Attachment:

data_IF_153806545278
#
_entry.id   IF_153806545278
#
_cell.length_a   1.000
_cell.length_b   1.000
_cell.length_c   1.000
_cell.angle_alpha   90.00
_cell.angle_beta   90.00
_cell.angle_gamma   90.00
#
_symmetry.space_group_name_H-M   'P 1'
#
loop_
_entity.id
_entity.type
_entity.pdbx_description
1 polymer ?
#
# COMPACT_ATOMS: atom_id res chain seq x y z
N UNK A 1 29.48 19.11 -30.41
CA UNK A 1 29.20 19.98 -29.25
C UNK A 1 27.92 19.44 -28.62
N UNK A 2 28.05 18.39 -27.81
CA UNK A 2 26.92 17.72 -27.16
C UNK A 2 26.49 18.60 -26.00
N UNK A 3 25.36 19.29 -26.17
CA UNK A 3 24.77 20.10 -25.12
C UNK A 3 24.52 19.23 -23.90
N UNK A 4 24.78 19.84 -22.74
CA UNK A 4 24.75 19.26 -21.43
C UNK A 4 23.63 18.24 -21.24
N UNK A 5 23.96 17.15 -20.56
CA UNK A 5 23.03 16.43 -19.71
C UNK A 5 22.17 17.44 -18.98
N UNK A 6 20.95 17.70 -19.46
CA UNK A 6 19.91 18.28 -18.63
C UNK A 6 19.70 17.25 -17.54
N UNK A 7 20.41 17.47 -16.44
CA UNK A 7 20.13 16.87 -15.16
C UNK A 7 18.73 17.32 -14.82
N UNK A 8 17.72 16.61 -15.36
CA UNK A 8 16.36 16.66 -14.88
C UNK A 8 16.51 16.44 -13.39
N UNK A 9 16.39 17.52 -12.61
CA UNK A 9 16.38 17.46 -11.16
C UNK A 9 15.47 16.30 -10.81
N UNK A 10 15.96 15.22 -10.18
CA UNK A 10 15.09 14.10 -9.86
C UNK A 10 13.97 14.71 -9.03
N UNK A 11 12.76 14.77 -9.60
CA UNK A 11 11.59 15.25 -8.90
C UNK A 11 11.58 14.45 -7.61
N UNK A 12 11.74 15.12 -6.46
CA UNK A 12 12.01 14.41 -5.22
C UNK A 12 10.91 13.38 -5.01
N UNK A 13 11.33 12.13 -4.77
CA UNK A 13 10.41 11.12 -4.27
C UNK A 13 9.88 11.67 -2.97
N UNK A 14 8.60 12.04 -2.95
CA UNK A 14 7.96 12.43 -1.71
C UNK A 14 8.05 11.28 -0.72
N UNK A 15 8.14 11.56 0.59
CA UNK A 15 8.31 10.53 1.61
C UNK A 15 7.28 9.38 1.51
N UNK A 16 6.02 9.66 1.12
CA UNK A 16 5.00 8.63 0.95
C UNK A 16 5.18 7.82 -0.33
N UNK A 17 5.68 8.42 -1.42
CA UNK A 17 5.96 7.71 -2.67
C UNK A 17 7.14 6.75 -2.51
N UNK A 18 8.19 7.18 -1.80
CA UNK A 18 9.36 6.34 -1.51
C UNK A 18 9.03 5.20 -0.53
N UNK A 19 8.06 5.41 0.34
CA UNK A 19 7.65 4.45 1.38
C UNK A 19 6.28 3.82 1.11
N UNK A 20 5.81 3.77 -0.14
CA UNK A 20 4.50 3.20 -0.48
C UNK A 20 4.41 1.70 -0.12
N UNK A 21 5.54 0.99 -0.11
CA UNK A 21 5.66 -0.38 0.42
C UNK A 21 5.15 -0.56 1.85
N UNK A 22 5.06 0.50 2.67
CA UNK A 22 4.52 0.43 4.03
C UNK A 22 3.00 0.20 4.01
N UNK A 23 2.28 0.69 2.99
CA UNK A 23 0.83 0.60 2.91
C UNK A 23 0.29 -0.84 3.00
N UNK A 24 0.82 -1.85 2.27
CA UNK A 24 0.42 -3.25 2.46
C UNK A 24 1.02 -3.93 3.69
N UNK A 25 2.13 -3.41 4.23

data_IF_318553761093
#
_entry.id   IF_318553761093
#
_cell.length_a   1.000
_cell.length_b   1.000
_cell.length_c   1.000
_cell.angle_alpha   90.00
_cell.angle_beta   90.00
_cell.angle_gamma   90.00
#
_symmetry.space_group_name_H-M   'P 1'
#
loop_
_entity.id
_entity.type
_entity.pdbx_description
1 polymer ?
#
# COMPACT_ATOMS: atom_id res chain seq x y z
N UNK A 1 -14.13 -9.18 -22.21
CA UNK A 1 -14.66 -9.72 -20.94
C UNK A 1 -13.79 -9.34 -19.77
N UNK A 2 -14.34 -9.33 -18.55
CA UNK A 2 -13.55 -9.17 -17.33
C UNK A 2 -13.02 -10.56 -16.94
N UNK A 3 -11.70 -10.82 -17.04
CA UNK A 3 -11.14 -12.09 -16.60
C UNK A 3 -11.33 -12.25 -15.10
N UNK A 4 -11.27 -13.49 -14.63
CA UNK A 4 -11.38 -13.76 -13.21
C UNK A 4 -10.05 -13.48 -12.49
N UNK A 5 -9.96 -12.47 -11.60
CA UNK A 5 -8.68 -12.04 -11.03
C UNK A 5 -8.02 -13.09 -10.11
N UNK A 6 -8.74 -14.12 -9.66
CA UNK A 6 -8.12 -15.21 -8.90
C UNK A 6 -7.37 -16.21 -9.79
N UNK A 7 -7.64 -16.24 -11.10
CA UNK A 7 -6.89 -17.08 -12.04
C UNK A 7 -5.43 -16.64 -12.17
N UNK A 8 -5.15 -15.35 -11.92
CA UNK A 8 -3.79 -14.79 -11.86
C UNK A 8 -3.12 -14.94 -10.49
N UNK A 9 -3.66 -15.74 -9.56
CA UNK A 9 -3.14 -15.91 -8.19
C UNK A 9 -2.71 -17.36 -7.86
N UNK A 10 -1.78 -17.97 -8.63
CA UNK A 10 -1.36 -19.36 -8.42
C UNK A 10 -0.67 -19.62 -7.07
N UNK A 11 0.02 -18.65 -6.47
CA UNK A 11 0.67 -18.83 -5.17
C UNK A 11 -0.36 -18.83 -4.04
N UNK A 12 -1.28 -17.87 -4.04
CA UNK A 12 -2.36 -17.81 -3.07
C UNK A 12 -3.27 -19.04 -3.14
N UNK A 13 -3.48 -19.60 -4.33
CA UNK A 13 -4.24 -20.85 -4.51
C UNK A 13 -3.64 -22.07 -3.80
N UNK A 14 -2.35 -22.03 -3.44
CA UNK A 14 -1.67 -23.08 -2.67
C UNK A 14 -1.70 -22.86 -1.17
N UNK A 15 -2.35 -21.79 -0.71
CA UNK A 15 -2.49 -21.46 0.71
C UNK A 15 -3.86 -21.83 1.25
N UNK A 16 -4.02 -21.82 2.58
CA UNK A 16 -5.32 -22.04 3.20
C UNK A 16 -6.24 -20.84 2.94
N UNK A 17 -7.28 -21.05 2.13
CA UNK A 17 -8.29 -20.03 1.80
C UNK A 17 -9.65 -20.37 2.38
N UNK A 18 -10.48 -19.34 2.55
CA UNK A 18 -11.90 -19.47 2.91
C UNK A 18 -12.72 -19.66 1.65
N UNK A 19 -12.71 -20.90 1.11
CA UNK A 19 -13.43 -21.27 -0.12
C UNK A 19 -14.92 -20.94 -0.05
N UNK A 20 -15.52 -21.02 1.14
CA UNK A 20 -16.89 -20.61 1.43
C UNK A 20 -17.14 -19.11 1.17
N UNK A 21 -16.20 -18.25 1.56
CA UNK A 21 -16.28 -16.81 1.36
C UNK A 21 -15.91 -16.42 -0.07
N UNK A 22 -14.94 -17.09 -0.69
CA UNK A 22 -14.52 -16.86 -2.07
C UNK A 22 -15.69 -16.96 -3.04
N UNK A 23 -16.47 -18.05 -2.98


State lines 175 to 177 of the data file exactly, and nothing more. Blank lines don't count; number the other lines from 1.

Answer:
CA UNK A 21 -16.28 -16.81 1.36
C UNK A 21 -15.91 -16.42 -0.07
N UNK A 22 -14.94 -17.09 -0.69